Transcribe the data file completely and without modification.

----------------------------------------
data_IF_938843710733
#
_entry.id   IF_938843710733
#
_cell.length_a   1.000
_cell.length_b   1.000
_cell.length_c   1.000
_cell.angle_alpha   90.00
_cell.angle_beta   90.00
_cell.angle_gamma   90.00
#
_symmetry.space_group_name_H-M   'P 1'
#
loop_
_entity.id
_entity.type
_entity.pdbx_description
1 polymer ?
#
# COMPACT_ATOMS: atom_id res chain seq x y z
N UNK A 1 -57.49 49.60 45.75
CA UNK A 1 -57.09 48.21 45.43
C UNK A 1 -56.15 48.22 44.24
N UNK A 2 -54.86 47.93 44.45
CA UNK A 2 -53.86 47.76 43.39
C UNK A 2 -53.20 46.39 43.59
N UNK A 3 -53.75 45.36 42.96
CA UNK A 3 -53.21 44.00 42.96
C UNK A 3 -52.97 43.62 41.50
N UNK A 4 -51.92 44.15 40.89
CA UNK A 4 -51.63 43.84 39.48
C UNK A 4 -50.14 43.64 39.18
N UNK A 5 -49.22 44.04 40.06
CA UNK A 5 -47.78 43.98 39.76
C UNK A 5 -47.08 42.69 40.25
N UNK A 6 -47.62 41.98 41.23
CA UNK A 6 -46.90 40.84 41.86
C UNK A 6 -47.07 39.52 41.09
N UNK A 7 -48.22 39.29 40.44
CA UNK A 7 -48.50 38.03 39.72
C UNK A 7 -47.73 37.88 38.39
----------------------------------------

data_IF_938843710733
#
_entry.id   IF_938843710733
#
_cell.length_a   1.000
_cell.length_b   1.000
_cell.length_c   1.000
_cell.angle_alpha   90.00
_cell.angle_beta   90.00
_cell.angle_gamma   90.00
#
_symmetry.space_group_name_H-M   'P 1'
#
loop_
_entity.id
_entity.type
_entity.pdbx_description
1 polymer ?
#
# COMPACT_ATOMS: atom_id res chain seq x y z
N UNK A 1 -57.49 49.60 45.75
CA UNK A 1 -57.09 48.21 45.43
C UNK A 1 -56.15 48.22 44.24
N UNK A 2 -54.86 47.93 44.45
CA UNK A 2 -53.86 47.76 43.39
C UNK A 2 -53.20 46.39 43.59
N UNK A 3 -53.75 45.36 42.96
CA UNK A 3 -53.21 44.00 42.96
C UNK A 3 -52.97 43.62 41.50
N UNK A 4 -51.92 44.15 40.89
CA UNK A 4 -51.63 43.84 39.48
C UNK A 4 -50.14 43.64 39.18
N UNK A 5 -49.22 44.04 40.06
CA UNK A 5 -47.78 43.98 39.76
C UNK A 5 -47.08 42.69 40.25
N UNK A 6 -47.62 41.98 41.23
CA UNK A 6 -46.90 40.84 41.86
C UNK A 6 -47.07 39.52 41.09
N UNK A 7 -48.22 39.29 40.44
CA UNK A 7 -48.50 38.03 39.72
C UNK A 7 -47.73 37.88 38.39